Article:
Could an accused wife-abuser and tax cheat beat longtime state Sen. Bob Deuell? Maybe! Bob Hall is up 51.15 to Deuell’s 48.84 in early voting. Perhaps more troubling for Deuell is the fact that Hall’s lead is stronger in vote-rich Dallas county, where he’s up by almost ten points. — Chris Hooks
In the last weeks of the primary, the question on everyone’s mind: Could Dewhurst turn this around? Early voting is in in many Texas counties, and the answer seems to be “not likely.” Across the state, Patrick is nearly 20 points ahead. Look at the county level, and things are even worse for the Dew. In Harris County, Dewhurst is down 45 points. In Tarrant County, he’s down 35. In Dallas, 10. Not an auspicious start.—Chris Hooks
Many Democratic runoff voters have noted how sad the ballot looks today. All the action, or almost all, is on the Republican side and Democrats are left with some pretty depressing choices. So far, with early voting totals in, Jim Hogan—the Cleburne farmer who refuses to campaign—is leading Kinky Friedman, the humorist and songwriter who’s loathed by many Democrats for his opportunistic runs at public office, 54 percent to 46 percent. Of course it’s hard to say what’s worse: the joke candidate or the candidate who jokes.
On the bright side: The LaRouche Democrat who wants to impeach Obama, Kesha Rogers, is getting demolished by wealthy dentist David Alameel, 73 percent to 27 percent.— Forrest Wilder
3:27 p.m.: Today, Democrats and Republicans will finally get clarity on the slate they’ll run in November. In the runoffs today, we’ll see a number of high-profile Republican rivalries come to a thrilling conclusion, we’ll learn a little bit about what the Legislature will look like in 2015, and we’ll see if the Democrats can move past two embarrassing results from the March primary.
Up and down the Republican slate, each runoff falls into a predictable dichotomy. One candidate is pretty far to the right, and the other is slightly less far to the right.
There’s the title fight, the GOP lite guv race between state Sen. Dan Patrick (R-Katy) and the incumbent Lt. Gov. David Dewhurst. Patrick’s the heavy favorite. He came in first in the March 4 primary, and he’s had the momentum and support of many of the state’s conservative groups. But a couple weeks of dirty attacks and surreal ad exchanges have muddied the waters a bit. If Dewhurst pulls it out tonight, it would be a real shock. His supporters have taken to sending fake flyers around the state from the apparently fictitious “United Texas Tea Party,” suggesting he’s the kind of conservative who’s in line with Ken Paxton, Wayne Christian and Sid Miller. Those three, along with Patrick, fill out the tea party slate for the four statewide seats on the Republican ballot.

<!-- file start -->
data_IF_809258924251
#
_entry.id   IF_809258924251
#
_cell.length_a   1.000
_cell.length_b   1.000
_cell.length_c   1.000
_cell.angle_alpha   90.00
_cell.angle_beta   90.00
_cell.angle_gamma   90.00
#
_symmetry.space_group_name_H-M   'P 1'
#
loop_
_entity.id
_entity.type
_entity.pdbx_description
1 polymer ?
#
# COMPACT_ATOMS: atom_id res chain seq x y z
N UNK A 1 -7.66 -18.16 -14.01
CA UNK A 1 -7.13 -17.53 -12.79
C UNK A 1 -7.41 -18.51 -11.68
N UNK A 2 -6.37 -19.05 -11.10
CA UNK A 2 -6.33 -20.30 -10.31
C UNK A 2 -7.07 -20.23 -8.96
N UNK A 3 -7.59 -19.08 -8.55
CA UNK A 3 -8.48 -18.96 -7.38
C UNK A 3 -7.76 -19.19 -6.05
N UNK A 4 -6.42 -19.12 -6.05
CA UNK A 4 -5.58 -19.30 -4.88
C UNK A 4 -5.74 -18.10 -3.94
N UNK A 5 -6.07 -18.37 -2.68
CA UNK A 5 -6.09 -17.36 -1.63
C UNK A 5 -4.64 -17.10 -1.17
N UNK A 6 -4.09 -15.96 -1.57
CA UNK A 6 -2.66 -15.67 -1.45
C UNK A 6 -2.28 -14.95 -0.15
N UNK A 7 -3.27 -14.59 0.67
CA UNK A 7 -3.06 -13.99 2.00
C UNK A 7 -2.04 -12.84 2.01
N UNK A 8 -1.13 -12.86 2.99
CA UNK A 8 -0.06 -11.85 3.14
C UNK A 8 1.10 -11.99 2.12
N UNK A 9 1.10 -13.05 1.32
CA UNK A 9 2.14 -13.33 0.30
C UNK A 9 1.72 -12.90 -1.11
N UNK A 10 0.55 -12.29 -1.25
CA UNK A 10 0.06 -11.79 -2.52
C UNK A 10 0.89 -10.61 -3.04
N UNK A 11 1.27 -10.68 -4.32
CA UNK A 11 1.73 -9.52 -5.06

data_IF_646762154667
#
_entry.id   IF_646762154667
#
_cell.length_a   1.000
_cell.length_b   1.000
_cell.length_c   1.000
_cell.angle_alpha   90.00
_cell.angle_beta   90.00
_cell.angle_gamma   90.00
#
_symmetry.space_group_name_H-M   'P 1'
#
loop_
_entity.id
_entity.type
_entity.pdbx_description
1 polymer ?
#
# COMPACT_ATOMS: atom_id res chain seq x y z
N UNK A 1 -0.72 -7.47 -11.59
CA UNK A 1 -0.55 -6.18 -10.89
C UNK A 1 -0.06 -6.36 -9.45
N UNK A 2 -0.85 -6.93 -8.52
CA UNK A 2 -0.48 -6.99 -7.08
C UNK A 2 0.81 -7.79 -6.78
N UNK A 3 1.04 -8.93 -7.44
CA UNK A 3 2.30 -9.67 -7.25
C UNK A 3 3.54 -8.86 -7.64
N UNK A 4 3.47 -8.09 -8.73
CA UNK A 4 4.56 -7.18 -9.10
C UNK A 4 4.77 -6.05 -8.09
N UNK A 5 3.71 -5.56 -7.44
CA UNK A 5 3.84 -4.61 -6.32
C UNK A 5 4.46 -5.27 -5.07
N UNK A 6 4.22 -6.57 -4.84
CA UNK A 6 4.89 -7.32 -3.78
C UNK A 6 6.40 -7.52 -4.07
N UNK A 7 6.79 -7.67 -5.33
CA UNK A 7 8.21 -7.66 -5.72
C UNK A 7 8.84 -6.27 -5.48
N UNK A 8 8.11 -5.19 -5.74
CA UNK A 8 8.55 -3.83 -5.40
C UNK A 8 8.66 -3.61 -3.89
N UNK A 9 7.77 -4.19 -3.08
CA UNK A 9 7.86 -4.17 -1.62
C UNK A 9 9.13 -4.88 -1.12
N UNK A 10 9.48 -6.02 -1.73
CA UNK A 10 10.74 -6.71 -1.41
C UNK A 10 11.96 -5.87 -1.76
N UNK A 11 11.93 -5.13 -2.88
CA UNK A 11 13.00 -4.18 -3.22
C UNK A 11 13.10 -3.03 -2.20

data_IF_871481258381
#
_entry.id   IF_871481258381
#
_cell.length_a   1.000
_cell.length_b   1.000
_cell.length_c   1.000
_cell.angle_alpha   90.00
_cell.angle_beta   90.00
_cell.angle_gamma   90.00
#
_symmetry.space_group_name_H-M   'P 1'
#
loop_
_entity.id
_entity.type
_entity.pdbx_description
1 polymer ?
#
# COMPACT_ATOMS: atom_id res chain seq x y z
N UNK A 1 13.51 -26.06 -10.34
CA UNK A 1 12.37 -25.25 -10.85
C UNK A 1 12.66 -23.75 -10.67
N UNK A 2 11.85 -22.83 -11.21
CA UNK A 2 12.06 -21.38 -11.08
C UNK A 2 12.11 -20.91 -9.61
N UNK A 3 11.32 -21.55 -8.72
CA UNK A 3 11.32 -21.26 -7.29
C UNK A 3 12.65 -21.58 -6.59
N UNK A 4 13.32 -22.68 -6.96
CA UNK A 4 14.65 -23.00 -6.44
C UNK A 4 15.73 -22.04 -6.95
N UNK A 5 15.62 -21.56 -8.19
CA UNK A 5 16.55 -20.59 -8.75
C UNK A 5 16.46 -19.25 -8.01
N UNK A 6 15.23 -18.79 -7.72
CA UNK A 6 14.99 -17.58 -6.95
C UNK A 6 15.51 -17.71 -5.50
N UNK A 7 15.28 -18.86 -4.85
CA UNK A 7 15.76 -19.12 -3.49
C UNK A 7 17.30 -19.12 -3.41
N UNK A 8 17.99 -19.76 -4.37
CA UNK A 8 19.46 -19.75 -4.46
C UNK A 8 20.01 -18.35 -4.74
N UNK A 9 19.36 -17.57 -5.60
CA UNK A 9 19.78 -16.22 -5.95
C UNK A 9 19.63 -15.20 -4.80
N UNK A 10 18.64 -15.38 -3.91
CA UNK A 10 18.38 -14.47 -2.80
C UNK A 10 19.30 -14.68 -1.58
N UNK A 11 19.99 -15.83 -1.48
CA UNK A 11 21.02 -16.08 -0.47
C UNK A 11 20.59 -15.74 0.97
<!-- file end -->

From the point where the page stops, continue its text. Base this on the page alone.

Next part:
Recently, Ken Paxton, who’s standing for attorney general, was revealed to have taken part in a series of shady and potentially illegal financial deals last decade (to say nothing of the fact that he invested in a fraudulent business scheme run by a guy who claimed to have found Noah’s Ark). He now faces the prospect of facing felony charges and possible disbarment during the general election, and he’s been hiding from the media for the last several weeks—but that still might not be enough to save Dan Branch, the more moderate figure in the race. Branch has the support of the establishment, but relentless, untrue characterizations of him as a “union lobbyist” and “liberal” who touts the NARAL line on abortion have taken a toll.
Sid Miller, the walking caricature who’s the favorite for agriculture commissioner in the race against former state Rep. Tommy Merritt, has Ted Nugent as his campaign treasurer and a relative lack of agriculture experience. He’s centered his campaign around abortion and other red meat issues, making explicit he was doing so in part because ag commissioner is a stepping stone to other statewide office. His aide also accused Merritt of having sex with a prostitute in the Capitol parking garage when he was in the Legislature. Texas farmers can look forward to another four years of expert, technocratic stewardship at the Texas Department of Agriculture.
Then there’s the Railroad Commission runoff between Wayne Christian and Ryan Sitton. Sitton is the kind of oil and gas guy who typically gets elected to the Texas Railroad Commission: He founded an engineering company that inspects oilfield equipment, and raised eyebrows when he expressed his intention to stay at the company even if he won a spot on the commission. Christian, on the other hand, is an ideologue. (He also invested in that scheme with the guy who claimed to have found Noah’s Ark.) And he has the backing of all the right conservative groups, which normally means success in a low-information race like this.
There’s also two congressional runoffs we’re watching—one to replace outgoing U.S. Rep. Steve Stockman (R-Clear Lake), and one to resolve an unexpectedly potent challenge to longtime U.S. Rep. Ralph Hall, (R-Rockwall).
The latter challenge sees Hall facing newcomer John Ratcliffe, whose campaign began gingerly hinting that Hall was too old to serve—he’s 91—and has been stepping ever closer to just saying it. Ratcliffe recently called Hall’s age “something that the voters are concerned about.” Ratcliffe wasn’t supposed to make it to a runoff. Regardless of whether he wins tonight, he’s a rising Republican star who could be the favorite to win the seat in 2016 if Hall declines to run again.
In Congressional District 36, Stockman’s old haunt, former Woodville mayor Brian Babin faces a strong challenge from Ben Streusand, the tea party-aligned candidate. Recently, their campaigns have been engaged in a brawl over who’s more supportive of homeschooling—even though both homeschooled their kids. There’s also the fact that Babin occasionally presided over tax increases as a mayor.
The Legislative Races